Sometimes it just weirds me out that I’m designing rockets backwards.  Logically speaking, as a species we design things from the ground up, right?  Not rockets!  So we have to think backwards (as a relative term) when designing this stuff.  We started at the top with the lander, then worked our way down to the command module, and now we are at the part where we gotta get home from Duna.  We need enough dV and TWR to make sure that we can intercept Kerbin, do a capture burn, and have enough dV remaining to get an orbit that takes us below 70000m on Pe.  If we can’t get below 70000m, we stay in space.

I’ve done this several times, and the design I always come back to looks really similar to this:

RTxddw0.png

So, I watched several of Scott’s videos on rocket design, and I picked up a few tricks.  Like the fuel lines, and how they end up providing more dV than if you don’t have them.  The outer tanks will drain into the middle one, and when they are empty I can simply jettison them, gaining more dV in the process as the middle tank will stay full.  This also ends up increasing overall TWR for the middle tank, going from 1.15 with the outer tanks to 2.31 once they are kicked off.  That’s a Poodle under the coupling, in case anyone wants to know.  And, of course, struts from the outer tanks to the coupling so that this isn’t wobbly during flight…at least until the coupling comes off.  But at that point, this should be stable enough that wobbling shouldn’t be an issue.

Kerbal Disclaimer:  Here at the Las Kerbas Space Center, we make no guarantees that any of our craft are not “wobbly” while sitting on the launchpad or while in flight.  While we take every possible precaution to insure that the craft we deliver to you is of the best quality we can muster on that day, we cannot be held liable if our engineers get distracted by the hamster cage being left open, or by snacks being left unguarded on the break-room table.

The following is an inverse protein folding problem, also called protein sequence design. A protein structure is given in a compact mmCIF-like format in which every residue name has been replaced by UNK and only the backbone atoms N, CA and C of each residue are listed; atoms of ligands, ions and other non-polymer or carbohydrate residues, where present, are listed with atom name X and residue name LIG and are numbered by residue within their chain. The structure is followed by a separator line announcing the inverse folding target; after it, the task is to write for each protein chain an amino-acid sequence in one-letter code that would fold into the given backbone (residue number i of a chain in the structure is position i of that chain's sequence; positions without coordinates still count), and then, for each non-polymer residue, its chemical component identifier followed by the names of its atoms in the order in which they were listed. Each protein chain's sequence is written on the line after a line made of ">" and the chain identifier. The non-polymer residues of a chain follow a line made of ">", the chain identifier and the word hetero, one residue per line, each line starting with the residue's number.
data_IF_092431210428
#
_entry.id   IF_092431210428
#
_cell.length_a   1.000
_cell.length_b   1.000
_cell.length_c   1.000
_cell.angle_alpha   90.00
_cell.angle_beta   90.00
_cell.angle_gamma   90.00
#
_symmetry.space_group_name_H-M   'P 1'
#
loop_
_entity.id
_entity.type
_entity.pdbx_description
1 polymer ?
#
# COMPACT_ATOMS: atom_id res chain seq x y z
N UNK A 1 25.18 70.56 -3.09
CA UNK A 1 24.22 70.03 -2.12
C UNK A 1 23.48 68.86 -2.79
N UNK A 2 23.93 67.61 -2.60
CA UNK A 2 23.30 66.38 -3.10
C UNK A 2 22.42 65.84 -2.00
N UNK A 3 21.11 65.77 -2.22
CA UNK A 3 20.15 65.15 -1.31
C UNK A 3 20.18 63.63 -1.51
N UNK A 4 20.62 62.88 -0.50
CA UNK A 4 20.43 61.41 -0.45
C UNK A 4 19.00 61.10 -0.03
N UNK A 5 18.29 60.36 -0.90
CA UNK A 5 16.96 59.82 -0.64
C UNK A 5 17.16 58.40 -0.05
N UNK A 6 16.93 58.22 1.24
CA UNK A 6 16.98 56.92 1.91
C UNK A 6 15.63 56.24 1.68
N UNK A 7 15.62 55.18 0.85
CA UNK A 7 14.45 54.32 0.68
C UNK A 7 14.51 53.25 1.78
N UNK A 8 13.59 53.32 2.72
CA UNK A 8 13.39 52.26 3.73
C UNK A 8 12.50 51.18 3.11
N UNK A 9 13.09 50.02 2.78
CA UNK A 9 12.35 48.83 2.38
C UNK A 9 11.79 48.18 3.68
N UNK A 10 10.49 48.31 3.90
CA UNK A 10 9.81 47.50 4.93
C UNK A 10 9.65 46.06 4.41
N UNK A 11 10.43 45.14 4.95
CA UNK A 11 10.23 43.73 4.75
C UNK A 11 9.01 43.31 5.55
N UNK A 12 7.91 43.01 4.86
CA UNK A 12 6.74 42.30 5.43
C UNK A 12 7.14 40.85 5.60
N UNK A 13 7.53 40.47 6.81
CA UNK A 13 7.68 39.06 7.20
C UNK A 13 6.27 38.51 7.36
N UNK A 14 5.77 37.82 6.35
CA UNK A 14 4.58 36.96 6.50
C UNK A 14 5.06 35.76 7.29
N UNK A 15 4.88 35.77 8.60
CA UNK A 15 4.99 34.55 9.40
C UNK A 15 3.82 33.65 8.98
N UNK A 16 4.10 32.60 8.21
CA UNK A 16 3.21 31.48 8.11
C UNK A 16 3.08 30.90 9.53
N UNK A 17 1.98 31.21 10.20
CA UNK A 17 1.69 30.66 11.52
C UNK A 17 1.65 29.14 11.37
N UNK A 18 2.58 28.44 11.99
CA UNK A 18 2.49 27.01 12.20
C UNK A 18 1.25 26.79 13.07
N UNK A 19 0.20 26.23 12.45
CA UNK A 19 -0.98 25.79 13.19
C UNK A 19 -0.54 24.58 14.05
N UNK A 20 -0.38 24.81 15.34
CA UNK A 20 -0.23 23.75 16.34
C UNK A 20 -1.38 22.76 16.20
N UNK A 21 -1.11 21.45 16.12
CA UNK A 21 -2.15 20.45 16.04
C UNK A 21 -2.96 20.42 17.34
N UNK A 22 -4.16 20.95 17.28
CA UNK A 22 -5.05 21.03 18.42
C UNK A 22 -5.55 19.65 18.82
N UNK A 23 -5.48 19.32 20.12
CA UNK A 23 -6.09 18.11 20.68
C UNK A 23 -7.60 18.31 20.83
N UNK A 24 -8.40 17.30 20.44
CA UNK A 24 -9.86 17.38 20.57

Transfer Stage (Kerbin to Duna)

Now comes the part where we have to design a stage to get us from LKO (~100000m) to Duna.  Duna is our closest neighbor in the Kerbol system, so it doesn’t take much to actually plot an intercept.  We do, however, need to account for a capture burn on Duna, as well as transferring from Duna to Ike and having enough fuel for a capture burn there too.  And we also have to take all of the above weight on the ship into account for this.  So our transfer stage is going to look a lot like the return stage above, just with a bigger engine for a bit of extra “oomph”.

Kerbal Disclaimer:  “Oomph” is a technical term that we here at the Las Kerbas Space Center put on all of our documentation.  It really describes what we are trying to do with our engines, as well as sounding really nifty.  Just rolls off the tongue!